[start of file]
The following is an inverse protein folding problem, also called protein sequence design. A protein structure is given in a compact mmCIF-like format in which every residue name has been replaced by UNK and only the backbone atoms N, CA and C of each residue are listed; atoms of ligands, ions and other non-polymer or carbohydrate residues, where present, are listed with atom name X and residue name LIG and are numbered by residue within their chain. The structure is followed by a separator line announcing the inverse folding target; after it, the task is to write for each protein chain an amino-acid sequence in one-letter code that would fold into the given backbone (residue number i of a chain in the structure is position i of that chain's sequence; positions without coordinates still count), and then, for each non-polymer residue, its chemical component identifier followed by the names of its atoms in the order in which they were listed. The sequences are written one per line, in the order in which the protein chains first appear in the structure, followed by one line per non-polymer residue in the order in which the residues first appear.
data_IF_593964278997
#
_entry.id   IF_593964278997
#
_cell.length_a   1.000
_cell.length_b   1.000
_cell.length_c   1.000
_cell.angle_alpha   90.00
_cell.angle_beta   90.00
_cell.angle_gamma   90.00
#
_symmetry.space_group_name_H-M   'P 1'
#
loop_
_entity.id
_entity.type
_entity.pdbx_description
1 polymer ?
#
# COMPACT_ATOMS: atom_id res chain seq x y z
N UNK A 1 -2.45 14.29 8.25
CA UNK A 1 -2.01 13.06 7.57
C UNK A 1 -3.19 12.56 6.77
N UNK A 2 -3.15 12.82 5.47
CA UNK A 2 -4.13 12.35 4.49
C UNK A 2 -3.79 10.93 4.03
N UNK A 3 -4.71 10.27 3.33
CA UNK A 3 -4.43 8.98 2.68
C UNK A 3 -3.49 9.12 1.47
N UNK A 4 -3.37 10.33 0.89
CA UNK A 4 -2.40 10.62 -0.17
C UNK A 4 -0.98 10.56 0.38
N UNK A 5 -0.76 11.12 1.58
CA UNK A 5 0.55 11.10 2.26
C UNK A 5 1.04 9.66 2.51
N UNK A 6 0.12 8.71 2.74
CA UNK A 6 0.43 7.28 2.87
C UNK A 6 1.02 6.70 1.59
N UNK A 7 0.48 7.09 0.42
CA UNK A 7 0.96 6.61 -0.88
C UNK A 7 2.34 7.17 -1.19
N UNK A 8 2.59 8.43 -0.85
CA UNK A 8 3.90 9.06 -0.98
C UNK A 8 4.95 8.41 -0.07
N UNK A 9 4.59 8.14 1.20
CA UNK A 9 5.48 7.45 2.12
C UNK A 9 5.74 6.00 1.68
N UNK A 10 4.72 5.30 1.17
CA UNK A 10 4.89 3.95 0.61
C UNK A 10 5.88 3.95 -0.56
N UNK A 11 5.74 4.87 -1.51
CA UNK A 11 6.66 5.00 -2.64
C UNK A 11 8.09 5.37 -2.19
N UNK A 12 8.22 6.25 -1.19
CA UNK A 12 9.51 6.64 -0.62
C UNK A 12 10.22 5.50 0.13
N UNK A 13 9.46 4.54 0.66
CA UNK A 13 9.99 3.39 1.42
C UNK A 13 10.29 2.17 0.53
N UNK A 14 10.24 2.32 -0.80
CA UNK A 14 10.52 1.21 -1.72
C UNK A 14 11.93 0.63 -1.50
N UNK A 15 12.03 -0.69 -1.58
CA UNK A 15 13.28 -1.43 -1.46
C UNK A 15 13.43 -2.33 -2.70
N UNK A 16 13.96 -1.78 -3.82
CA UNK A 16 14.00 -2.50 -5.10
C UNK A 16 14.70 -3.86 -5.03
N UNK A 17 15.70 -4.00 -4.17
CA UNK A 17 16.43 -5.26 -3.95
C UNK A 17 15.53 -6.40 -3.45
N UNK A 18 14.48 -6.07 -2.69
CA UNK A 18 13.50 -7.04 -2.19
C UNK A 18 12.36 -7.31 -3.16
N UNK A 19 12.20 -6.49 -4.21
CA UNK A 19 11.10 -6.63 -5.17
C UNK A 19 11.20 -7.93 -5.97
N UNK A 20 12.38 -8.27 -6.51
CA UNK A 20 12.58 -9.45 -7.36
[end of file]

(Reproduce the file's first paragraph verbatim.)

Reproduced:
The following is an inverse protein folding problem, also called protein sequence design. A protein structure is given in a compact mmCIF-like format in which every residue name has been replaced by UNK and only the backbone atoms N, CA and C of each residue are listed; atoms of ligands, ions and other non-polymer or carbohydrate residues, where present, are listed with atom name X and residue name LIG and are numbered by residue within their chain. The structure is followed by a separator line announcing the inverse folding target; after it, the task is to write for each protein chain an amino-acid sequence in one-letter code that would fold into the given backbone (residue number i of a chain in the structure is position i of that chain's sequence; positions without coordinates still count), and then, for each non-polymer residue, its chemical component identifier followed by the names of its atoms in the order in which they were listed. The sequences are written one per line, in the order in which the protein chains first appear in the structure, followed by one line per non-polymer residue in the order in which the residues first appear.